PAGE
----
Greece will struggle to cut its debt load as envisaged by international assessors even with the return of modest economic growth next year, said German Christian Democratic Union lawmaker Michael Fuchs.
The International Monetary Fund’s executive board is split on the need for German Chancellor Angela Merkel’s government to do more to boost the economy while it united in criticizing the country’s trade surplus.
International Monetary Fund Managing Director Christine Lagarde said she is confident euro-area nations will deliver on their pledge to help Greece lower its public debt to the level agreed on in a joint bailout package.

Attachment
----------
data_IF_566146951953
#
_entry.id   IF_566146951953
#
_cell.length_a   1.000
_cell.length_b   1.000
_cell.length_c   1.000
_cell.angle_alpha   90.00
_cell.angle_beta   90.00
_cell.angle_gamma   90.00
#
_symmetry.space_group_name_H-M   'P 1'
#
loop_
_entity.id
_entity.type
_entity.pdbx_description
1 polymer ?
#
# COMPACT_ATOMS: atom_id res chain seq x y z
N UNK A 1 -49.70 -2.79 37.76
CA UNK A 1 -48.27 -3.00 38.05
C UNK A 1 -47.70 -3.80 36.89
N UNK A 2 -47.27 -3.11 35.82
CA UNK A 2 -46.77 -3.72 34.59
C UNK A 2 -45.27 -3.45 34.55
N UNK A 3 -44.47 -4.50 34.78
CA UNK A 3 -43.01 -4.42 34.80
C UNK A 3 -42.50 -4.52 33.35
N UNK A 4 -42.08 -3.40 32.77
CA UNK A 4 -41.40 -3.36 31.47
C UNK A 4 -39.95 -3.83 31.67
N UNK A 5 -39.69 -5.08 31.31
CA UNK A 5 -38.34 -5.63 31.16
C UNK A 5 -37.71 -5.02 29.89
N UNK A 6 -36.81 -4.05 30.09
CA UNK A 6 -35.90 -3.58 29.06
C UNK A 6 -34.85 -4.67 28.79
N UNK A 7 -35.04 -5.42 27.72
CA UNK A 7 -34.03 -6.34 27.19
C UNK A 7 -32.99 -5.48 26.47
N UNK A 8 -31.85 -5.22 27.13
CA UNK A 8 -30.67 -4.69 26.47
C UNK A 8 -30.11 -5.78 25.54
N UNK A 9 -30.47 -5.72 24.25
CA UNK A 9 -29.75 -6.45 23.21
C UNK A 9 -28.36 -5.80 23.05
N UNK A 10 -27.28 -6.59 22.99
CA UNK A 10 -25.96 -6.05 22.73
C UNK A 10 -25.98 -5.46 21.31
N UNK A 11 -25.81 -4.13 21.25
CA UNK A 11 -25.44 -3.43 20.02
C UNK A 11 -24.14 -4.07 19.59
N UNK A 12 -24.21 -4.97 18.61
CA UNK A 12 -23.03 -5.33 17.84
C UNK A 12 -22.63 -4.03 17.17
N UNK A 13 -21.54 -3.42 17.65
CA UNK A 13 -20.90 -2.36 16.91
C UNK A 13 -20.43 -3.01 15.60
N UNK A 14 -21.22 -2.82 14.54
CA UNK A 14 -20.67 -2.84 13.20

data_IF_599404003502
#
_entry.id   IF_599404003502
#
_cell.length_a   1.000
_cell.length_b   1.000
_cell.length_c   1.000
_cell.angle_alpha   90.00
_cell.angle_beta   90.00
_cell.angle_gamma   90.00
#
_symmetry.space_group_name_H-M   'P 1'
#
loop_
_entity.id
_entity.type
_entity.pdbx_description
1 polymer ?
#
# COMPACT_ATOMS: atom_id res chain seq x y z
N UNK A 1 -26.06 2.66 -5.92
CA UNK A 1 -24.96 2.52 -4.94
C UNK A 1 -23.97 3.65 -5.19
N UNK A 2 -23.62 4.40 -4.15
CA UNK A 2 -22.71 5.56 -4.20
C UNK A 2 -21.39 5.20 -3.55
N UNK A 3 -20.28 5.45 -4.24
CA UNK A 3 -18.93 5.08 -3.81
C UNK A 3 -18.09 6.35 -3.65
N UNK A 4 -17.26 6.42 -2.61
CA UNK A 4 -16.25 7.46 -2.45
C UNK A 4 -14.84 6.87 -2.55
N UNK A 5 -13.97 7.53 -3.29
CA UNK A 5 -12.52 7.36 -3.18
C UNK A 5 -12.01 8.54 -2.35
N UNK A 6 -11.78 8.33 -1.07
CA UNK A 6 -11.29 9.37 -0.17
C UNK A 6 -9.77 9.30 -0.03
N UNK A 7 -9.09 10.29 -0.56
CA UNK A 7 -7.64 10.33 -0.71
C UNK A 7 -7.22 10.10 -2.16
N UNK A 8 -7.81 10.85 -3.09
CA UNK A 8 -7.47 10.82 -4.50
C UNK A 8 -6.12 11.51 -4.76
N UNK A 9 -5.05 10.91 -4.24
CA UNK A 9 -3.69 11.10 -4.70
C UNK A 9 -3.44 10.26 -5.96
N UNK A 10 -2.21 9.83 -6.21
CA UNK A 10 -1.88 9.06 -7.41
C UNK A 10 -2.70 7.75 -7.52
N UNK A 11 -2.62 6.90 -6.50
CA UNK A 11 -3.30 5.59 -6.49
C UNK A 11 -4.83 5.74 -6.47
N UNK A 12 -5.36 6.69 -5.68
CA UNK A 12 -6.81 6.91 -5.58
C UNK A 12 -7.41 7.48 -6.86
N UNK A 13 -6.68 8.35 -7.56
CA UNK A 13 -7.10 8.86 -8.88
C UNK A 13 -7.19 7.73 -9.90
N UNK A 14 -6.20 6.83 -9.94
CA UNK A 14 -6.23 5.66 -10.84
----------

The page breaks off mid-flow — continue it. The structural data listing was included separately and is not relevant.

Europe’s leaders should brace for four more years of unbending German policies to fight Europe’s debt crisis as Chancellor Angela Merkel leads the polls seven weeks before elections, one of her senior party allies said.
German Finance Minister Wolfgang Schaeuble said Europe must keep up pressure on Greece to stand by its austerity pledges as he rejected the notion that the upcoming election has put debt-crisis management on hold.
The parliamentary finance-policy spokesman for Chancellor Angela Merkel’s bloc said he’s confident that Germany will persuade more European countries to join it in rejecting a single fund to wind down troubled banks.
No sooner did European creditors plug one hole in Greece’s finances than they started fretting over the next as the 3 1/2-year tussle between the Athens government and its rescuers looked set to drag into 2014.
Germany’s Vice Chancellor Philipp Roesler ruled out another debt cut for Greece, saying that Europe’s largest economy can better aid Greeks by helping to modernize their country’s energy infrastructure.